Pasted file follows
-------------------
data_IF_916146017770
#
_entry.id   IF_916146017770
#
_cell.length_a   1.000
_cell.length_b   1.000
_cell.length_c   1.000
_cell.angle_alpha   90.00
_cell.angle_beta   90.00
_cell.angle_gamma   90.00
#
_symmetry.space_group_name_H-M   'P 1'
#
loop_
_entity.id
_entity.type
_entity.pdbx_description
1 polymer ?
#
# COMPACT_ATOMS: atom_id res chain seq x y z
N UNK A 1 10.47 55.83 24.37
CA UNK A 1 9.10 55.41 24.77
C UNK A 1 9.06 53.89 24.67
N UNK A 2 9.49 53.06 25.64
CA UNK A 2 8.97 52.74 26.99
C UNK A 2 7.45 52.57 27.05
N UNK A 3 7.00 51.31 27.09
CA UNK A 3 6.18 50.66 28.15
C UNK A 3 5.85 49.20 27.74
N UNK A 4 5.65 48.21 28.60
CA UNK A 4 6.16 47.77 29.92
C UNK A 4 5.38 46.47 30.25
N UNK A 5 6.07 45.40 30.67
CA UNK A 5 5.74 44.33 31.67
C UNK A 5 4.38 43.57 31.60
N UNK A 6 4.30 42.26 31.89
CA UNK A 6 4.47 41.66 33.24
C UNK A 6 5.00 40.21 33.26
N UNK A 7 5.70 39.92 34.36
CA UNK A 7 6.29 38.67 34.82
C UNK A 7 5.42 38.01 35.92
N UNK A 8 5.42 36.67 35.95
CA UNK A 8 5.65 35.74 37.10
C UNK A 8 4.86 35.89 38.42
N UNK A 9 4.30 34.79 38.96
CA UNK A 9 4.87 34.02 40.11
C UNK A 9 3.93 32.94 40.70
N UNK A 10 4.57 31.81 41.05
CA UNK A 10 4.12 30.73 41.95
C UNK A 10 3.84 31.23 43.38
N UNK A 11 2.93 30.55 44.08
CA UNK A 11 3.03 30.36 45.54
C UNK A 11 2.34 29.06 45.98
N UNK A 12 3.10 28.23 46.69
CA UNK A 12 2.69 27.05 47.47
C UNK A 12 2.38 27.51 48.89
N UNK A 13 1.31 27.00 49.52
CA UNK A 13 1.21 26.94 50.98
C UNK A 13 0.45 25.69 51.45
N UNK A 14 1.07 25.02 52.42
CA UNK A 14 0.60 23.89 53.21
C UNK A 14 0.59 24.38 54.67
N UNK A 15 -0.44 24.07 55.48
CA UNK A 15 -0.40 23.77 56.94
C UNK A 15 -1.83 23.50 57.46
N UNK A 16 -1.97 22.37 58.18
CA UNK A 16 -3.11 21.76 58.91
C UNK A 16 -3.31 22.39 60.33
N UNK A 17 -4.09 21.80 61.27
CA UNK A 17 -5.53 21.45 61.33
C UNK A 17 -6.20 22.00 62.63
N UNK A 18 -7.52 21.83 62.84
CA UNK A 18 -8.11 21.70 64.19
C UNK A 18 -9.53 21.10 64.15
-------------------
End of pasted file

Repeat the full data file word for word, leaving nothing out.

data_IF_916146017770
#
_entry.id   IF_916146017770
#
_cell.length_a   1.000
_cell.length_b   1.000
_cell.length_c   1.000
_cell.angle_alpha   90.00
_cell.angle_beta   90.00
_cell.angle_gamma   90.00
#
_symmetry.space_group_name_H-M   'P 1'
#
loop_
_entity.id
_entity.type
_entity.pdbx_description
1 polymer ?
#
# COMPACT_ATOMS: atom_id res chain seq x y z
N UNK A 1 10.47 55.83 24.37
CA UNK A 1 9.10 55.41 24.77
C UNK A 1 9.06 53.89 24.67
N UNK A 2 9.49 53.06 25.64
CA UNK A 2 8.97 52.74 26.99
C UNK A 2 7.45 52.57 27.05
N UNK A 3 7.00 51.31 27.09
CA UNK A 3 6.18 50.66 28.15
C UNK A 3 5.85 49.20 27.74
N UNK A 4 5.65 48.21 28.60
CA UNK A 4 6.16 47.77 29.92
C UNK A 4 5.38 46.47 30.25
N UNK A 5 6.07 45.40 30.67
CA UNK A 5 5.74 44.33 31.67
C UNK A 5 4.38 43.57 31.60
N UNK A 6 4.30 42.26 31.89
CA UNK A 6 4.47 41.66 33.24
C UNK A 6 5.00 40.21 33.26
N UNK A 7 5.70 39.92 34.36
CA UNK A 7 6.29 38.67 34.82
C UNK A 7 5.42 38.01 35.92
N UNK A 8 5.42 36.67 35.95
CA UNK A 8 5.65 35.74 37.10
C UNK A 8 4.86 35.89 38.42
N UNK A 9 4.30 34.79 38.96
CA UNK A 9 4.87 34.02 40.11
C UNK A 9 3.93 32.94 40.70
N UNK A 10 4.57 31.81 41.05
CA UNK A 10 4.12 30.73 41.95
C UNK A 10 3.84 31.23 43.38
N UNK A 11 2.93 30.55 44.08
CA UNK A 11 3.03 30.36 45.54
C UNK A 11 2.34 29.06 45.98
N UNK A 12 3.10 28.23 46.69
CA UNK A 12 2.69 27.05 47.47
C UNK A 12 2.38 27.51 48.89
N UNK A 13 1.31 27.00 49.52
CA UNK A 13 1.21 26.94 50.98
C UNK A 13 0.45 25.69 51.45
N UNK A 14 1.07 25.02 52.42
CA UNK A 14 0.60 23.89 53.21
C UNK A 14 0.59 24.38 54.67
N UNK A 15 -0.44 24.07 55.48
CA UNK A 15 -0.40 23.77 56.94
C UNK A 15 -1.83 23.50 57.46
N UNK A 16 -1.97 22.37 58.18
CA UNK A 16 -3.11 21.76 58.91
C UNK A 16 -3.31 22.39 60.33
N UNK A 17 -4.09 21.80 61.27
CA UNK A 17 -5.53 21.45 61.33
C UNK A 17 -6.20 22.00 62.63
N UNK A 18 -7.52 21.83 62.84
CA UNK A 18 -8.11 21.70 64.19
C UNK A 18 -9.53 21.10 64.15